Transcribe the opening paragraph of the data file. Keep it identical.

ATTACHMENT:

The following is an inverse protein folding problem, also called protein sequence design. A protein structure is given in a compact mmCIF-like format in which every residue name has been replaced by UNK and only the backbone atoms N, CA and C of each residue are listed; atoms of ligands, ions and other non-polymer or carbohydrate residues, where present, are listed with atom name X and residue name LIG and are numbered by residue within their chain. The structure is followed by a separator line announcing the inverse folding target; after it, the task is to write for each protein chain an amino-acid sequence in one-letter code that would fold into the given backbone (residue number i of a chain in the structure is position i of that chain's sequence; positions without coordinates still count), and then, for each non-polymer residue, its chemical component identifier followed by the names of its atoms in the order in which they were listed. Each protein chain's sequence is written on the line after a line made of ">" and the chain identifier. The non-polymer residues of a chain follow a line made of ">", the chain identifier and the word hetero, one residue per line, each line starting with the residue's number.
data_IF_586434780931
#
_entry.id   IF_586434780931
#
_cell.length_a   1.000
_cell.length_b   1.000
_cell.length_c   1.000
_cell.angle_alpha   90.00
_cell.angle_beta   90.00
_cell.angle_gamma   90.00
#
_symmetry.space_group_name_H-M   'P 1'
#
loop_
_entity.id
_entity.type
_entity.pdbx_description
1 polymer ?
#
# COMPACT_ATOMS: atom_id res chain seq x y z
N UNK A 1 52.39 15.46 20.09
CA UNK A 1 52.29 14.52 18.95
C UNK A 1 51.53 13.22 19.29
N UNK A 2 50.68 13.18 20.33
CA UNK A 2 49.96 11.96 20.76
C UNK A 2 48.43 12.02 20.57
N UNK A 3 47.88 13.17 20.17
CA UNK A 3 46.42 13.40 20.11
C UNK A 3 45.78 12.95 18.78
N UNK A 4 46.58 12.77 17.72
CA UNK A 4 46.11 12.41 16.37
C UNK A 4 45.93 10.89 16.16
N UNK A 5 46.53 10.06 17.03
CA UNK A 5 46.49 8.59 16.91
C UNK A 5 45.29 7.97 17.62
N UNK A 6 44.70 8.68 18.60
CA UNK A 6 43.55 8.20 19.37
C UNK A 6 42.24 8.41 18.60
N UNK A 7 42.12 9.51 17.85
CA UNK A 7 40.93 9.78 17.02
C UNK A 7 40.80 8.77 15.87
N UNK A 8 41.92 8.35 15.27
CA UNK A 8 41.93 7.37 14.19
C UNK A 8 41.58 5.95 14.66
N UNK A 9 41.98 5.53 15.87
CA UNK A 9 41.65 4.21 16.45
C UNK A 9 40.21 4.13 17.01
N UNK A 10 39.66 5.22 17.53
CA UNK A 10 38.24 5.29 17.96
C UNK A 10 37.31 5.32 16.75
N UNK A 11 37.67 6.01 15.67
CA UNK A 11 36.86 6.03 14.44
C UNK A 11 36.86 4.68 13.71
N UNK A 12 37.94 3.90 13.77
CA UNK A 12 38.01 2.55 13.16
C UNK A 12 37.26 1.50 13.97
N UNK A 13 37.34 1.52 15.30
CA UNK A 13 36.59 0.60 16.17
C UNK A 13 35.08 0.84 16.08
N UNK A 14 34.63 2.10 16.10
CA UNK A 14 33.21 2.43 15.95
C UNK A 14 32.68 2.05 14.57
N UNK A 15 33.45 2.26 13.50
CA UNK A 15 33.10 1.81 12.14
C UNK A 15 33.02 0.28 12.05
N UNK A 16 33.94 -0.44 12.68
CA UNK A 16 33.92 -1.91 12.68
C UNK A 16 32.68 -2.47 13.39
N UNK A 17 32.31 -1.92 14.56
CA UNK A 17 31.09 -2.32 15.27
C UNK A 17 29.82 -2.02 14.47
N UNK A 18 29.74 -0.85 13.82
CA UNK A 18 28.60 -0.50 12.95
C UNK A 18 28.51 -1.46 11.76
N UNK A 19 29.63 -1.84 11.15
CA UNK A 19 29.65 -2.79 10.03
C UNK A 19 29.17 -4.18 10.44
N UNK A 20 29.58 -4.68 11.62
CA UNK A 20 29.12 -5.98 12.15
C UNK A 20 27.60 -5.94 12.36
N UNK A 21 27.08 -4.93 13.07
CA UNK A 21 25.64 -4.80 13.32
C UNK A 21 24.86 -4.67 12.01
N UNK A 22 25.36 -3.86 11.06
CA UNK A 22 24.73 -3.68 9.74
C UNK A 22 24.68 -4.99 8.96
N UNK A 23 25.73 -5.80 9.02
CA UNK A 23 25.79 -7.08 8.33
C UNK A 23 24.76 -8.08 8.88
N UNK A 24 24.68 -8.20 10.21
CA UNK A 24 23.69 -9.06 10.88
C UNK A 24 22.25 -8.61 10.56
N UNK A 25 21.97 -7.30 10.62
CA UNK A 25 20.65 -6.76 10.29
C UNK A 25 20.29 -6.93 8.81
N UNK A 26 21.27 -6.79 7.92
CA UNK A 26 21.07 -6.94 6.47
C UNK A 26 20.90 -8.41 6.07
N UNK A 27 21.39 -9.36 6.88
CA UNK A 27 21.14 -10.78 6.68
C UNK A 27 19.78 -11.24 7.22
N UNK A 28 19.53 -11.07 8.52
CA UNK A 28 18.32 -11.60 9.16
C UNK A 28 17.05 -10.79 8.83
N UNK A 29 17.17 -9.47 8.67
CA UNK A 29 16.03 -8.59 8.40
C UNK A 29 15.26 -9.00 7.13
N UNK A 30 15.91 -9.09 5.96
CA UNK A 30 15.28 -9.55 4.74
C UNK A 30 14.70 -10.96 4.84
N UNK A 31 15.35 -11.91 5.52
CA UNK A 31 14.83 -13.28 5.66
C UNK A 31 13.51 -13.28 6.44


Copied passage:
The following is an inverse protein folding problem, also called protein sequence design. A protein structure is given in a compact mmCIF-like format in which every residue name has been replaced by UNK and only the backbone atoms N, CA and C of each residue are listed; atoms of ligands, ions and other non-polymer or carbohydrate residues, where present, are listed with atom name X and residue name LIG and are numbered by residue within their chain. The structure is followed by a separator line announcing the inverse folding target; after it, the task is to write for each protein chain an amino-acid sequence in one-letter code that would fold into the given backbone (residue number i of a chain in the structure is position i of that chain's sequence; positions without coordinates still count), and then, for each non-polymer residue, its chemical component identifier followed by the names of its atoms in the order in which they were listed. Each protein chain's sequence is written on the line after a line made of ">" and the chain identifier. The non-polymer residues of a chain follow a line made of ">", the chain identifier and the word hetero, one residue per line, each line starting with the residue's number.